Notification Engine

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When some sort of condition or state is detected in running code, sometimes we want to let other parts of the code know what transpired so they can act accordingly. Take as an example a sprite that has a collision with some object or unwalkable area of a map. Depending on what the collision was with and where it was on the map, we may want to do things such as moving to a new map, starting a dialogue, or playing a sound. But the collision detection and resolution logic occurs in the core internals of MapMode )C++), while determining what action to take happens in the map script (Lua). How can the map script know that a collision happened in a completely different layer of the code?

The answer is with the notification engine. Any area of the code (except for utilities) is able to publish a message that says "this event happened, do with it what you will". Another area of the code may be continually checking for that type of event. The NotificationEngine class maintains a list of all notifications that were generated on each game update loop and deletes the list right before the next loop begins. Notifications can include not only a description of the event that happened, but various pieces of data describing the state and circumstances that generated the event.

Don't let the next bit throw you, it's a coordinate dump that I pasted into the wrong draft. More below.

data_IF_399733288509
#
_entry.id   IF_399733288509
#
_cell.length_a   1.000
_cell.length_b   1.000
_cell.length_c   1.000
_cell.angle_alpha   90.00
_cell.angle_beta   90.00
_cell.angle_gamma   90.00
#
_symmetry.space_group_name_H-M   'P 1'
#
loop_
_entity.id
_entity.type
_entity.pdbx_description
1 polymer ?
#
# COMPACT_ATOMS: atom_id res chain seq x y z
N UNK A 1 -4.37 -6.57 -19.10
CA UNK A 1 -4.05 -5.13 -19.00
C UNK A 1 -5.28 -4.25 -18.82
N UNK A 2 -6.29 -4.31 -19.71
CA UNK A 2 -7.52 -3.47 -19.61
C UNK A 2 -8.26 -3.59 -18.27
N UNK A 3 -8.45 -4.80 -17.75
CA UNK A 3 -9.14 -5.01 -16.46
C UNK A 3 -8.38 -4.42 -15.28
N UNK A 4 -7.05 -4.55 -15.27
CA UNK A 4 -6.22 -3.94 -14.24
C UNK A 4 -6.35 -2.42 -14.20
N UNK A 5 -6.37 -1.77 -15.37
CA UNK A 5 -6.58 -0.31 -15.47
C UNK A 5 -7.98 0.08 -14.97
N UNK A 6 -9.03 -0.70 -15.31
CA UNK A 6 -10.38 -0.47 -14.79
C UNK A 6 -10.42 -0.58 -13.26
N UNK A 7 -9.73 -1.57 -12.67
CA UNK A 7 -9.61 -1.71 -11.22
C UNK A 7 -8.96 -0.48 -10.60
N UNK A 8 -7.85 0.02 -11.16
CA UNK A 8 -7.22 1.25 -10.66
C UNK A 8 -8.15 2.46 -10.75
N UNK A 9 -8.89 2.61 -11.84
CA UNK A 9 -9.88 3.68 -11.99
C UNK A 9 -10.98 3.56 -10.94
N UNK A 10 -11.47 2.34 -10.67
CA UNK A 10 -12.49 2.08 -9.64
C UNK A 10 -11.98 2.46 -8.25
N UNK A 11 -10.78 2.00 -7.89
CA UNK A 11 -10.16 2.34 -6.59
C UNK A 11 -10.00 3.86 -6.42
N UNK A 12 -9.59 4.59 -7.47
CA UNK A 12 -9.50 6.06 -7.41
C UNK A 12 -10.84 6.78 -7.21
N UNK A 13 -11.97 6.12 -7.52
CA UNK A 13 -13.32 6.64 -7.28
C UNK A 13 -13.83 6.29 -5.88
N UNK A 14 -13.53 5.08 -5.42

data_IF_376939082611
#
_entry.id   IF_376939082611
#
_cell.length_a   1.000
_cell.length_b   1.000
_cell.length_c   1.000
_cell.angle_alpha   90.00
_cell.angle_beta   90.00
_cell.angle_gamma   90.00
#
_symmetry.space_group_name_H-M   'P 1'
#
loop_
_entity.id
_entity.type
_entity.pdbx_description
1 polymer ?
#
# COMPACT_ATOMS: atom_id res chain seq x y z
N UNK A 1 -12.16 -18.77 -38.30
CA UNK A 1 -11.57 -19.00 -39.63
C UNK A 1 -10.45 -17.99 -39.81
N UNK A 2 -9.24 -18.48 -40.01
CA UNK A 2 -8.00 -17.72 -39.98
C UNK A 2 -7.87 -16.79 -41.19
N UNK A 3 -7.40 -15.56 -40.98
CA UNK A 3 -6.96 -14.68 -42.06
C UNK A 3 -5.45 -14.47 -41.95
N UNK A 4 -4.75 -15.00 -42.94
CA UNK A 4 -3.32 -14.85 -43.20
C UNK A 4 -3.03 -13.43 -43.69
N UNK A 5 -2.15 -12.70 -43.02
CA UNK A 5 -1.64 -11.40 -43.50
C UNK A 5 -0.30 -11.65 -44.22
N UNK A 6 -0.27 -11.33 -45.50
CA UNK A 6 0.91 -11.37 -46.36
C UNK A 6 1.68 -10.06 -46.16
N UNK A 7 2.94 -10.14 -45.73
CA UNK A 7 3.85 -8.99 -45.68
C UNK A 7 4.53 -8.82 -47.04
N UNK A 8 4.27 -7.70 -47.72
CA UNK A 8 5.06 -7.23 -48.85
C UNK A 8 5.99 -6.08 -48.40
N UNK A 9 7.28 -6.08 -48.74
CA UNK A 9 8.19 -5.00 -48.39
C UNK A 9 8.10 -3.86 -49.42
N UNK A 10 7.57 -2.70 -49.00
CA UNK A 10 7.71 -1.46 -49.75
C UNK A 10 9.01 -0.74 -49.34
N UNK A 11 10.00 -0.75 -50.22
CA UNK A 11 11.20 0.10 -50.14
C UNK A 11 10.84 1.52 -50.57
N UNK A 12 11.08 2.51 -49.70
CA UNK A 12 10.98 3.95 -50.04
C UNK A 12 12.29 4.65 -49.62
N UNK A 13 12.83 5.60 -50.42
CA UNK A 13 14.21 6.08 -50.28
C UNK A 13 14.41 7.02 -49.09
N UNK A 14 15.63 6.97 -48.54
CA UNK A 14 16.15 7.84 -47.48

Notifications are typically generated during the Update() call to the active game mode, either directly through the game mode or some component of the engine or other code that is called from the game mode. The notifications must be processed by the listening code before the Update() call ends, as all notifications created are destroyed immediately after the Update() call ends.

NotificationEvent Class[edit]

The NotificationEvent class is the lowest level type of notification that can be made. It contains two member strings which are public for convenience, but should not be modified after the class object is instantiated.

  • category identifies the area of the code that generated the notification. This is typically the outer namespace of the code without the "hoa_" prefix. So notifications in the "hoa_battle" or "private_battle" namespaces would have a category name of "battle".
  • event describes the type of event that generated the notification. A sprite collision in map mode might choose the event name "collision".

Custom Notifications[edit]

For many types of notifications, NotificationEvent provides enough information for other code to take action. Other types of notifications may need to provide more information about the particular state of something that occurred, such as X/Y coordinates on a map. In this case, a subclass of NotificationEvent should be defined and include the extra data as members of the class. The NotificationEngine doesn't care what type of notification object you give it so long as it is derived from NotificationEvent.

Below is an example of a custom notification that was defined for map collisions.

/** ****************************************************************************